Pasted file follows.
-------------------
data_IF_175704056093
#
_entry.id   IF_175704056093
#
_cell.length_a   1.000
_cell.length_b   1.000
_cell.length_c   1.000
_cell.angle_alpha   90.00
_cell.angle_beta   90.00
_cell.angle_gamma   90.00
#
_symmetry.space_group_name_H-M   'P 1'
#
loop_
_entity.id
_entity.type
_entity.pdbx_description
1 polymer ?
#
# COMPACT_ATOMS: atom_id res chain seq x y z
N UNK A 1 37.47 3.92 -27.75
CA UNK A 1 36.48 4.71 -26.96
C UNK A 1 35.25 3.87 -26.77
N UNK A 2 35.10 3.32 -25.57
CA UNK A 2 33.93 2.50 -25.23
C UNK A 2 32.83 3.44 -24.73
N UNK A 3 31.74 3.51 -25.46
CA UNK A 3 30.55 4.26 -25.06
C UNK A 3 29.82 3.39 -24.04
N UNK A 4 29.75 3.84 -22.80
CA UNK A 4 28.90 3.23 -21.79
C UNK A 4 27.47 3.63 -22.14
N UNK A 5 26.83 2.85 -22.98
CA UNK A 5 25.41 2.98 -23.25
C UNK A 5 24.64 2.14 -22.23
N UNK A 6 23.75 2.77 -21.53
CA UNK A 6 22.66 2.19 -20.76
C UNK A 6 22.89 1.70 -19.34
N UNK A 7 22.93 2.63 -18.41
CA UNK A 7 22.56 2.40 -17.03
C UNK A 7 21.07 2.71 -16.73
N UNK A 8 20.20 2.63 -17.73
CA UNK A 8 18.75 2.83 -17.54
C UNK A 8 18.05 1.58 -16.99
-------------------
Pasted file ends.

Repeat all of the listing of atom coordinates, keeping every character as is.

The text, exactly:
data_IF_175704056093
#
_entry.id   IF_175704056093
#
_cell.length_a   1.000
_cell.length_b   1.000
_cell.length_c   1.000
_cell.angle_alpha   90.00
_cell.angle_beta   90.00
_cell.angle_gamma   90.00
#
_symmetry.space_group_name_H-M   'P 1'
#
loop_
_entity.id
_entity.type
_entity.pdbx_description
1 polymer ?
#
# COMPACT_ATOMS: atom_id res chain seq x y z
N UNK A 1 37.47 3.92 -27.75
CA UNK A 1 36.48 4.71 -26.96
C UNK A 1 35.25 3.87 -26.77
N UNK A 2 35.10 3.32 -25.57
CA UNK A 2 33.93 2.50 -25.23
C UNK A 2 32.83 3.44 -24.73
N UNK A 3 31.74 3.51 -25.46
CA UNK A 3 30.55 4.26 -25.06
C UNK A 3 29.82 3.39 -24.04
N UNK A 4 29.75 3.84 -22.80
CA UNK A 4 28.90 3.23 -21.79
C UNK A 4 27.47 3.63 -22.14
N UNK A 5 26.83 2.85 -22.98
CA UNK A 5 25.41 2.98 -23.25
C UNK A 5 24.64 2.14 -22.23
N UNK A 6 23.75 2.77 -21.53
CA UNK A 6 22.66 2.19 -20.76
C UNK A 6 22.89 1.70 -19.34
N UNK A 7 22.93 2.63 -18.41
CA UNK A 7 22.56 2.40 -17.03
C UNK A 7 21.07 2.71 -16.73
N UNK A 8 20.20 2.63 -17.73
CA UNK A 8 18.75 2.83 -17.54
C UNK A 8 18.05 1.58 -16.99